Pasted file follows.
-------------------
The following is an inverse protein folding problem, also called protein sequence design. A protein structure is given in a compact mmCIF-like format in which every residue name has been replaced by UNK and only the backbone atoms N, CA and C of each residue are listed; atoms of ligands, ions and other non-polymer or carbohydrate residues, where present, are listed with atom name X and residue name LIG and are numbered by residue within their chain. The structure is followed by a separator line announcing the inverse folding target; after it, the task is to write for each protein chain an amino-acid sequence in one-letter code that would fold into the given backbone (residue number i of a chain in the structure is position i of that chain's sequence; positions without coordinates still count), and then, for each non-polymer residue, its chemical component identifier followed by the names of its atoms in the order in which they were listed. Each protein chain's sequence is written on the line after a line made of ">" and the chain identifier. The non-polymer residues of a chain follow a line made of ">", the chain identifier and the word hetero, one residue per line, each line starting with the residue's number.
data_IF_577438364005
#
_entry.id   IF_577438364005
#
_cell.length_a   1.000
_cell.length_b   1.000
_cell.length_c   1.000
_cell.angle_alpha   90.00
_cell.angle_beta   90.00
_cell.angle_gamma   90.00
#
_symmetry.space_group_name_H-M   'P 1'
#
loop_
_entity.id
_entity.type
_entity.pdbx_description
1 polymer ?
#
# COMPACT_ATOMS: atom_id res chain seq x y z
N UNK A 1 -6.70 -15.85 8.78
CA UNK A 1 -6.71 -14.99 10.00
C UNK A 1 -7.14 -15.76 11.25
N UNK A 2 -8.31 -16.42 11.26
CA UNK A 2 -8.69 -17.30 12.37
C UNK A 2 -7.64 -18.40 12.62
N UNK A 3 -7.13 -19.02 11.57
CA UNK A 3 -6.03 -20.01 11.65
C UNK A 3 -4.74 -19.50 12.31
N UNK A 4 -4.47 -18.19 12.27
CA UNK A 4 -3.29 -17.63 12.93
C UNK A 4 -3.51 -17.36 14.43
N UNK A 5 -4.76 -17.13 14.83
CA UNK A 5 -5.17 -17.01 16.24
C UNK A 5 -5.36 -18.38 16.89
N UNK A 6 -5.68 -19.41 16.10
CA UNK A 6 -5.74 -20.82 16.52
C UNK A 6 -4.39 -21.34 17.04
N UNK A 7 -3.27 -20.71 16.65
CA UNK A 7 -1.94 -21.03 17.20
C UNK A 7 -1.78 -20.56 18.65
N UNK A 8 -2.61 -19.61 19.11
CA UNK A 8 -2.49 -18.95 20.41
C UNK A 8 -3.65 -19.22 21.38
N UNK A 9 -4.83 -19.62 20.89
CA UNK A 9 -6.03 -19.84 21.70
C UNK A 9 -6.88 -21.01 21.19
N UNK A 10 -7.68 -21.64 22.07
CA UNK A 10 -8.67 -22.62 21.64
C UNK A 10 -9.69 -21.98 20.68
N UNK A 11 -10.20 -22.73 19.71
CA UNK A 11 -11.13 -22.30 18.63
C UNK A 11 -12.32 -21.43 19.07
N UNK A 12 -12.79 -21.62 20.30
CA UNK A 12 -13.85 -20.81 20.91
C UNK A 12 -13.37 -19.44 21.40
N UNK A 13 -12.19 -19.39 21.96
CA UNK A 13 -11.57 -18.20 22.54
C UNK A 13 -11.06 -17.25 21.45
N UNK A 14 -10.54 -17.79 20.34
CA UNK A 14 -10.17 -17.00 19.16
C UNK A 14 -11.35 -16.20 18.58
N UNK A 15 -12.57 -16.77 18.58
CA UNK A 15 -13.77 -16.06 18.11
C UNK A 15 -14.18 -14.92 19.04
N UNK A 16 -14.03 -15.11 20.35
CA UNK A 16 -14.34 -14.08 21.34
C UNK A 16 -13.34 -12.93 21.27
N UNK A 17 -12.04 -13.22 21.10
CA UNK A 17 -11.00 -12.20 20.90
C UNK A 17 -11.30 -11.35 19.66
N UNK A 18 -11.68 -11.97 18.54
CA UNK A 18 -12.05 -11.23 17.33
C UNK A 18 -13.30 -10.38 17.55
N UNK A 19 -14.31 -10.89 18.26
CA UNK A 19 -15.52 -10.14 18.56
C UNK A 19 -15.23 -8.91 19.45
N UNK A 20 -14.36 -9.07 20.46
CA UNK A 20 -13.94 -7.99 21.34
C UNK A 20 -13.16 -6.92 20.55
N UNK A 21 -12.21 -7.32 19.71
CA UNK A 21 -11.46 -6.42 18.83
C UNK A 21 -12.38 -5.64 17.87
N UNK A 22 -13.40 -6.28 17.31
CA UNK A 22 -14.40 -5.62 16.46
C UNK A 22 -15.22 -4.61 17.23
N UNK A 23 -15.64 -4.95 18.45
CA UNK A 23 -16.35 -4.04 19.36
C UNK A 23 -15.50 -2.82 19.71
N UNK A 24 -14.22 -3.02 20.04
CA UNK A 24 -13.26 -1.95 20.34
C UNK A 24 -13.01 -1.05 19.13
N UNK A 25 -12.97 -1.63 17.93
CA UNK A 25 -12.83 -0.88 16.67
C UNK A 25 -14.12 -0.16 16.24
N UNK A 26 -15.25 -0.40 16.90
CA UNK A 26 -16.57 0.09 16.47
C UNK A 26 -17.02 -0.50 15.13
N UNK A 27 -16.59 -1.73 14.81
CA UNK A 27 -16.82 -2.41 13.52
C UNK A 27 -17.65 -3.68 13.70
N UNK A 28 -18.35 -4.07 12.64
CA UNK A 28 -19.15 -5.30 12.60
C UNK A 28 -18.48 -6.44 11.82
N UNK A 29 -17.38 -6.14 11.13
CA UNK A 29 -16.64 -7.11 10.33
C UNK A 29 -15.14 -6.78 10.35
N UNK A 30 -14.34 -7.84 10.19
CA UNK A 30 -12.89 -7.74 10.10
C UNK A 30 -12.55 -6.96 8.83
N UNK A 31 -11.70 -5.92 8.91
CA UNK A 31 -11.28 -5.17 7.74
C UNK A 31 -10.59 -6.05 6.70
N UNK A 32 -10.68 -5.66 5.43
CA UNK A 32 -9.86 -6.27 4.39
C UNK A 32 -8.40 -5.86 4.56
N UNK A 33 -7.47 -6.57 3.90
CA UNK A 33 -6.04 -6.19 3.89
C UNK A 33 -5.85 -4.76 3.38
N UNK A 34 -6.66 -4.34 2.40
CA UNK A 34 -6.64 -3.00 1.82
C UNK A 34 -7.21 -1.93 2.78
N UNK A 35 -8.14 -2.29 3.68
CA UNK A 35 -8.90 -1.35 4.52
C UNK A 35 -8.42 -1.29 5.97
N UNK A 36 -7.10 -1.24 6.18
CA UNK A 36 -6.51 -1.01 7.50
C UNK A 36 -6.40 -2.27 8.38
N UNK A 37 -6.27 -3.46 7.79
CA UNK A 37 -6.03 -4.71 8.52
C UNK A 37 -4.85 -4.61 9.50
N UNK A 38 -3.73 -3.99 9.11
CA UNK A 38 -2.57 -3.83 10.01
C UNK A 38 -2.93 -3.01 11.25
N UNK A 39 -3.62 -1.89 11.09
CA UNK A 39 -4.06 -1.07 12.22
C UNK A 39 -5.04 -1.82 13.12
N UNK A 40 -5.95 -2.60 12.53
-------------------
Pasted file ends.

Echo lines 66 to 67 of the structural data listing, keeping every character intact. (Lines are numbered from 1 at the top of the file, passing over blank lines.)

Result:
C UNK A 15 -14.18 -14.92 19.04
N UNK A 16 -14.03 -15.11 20.35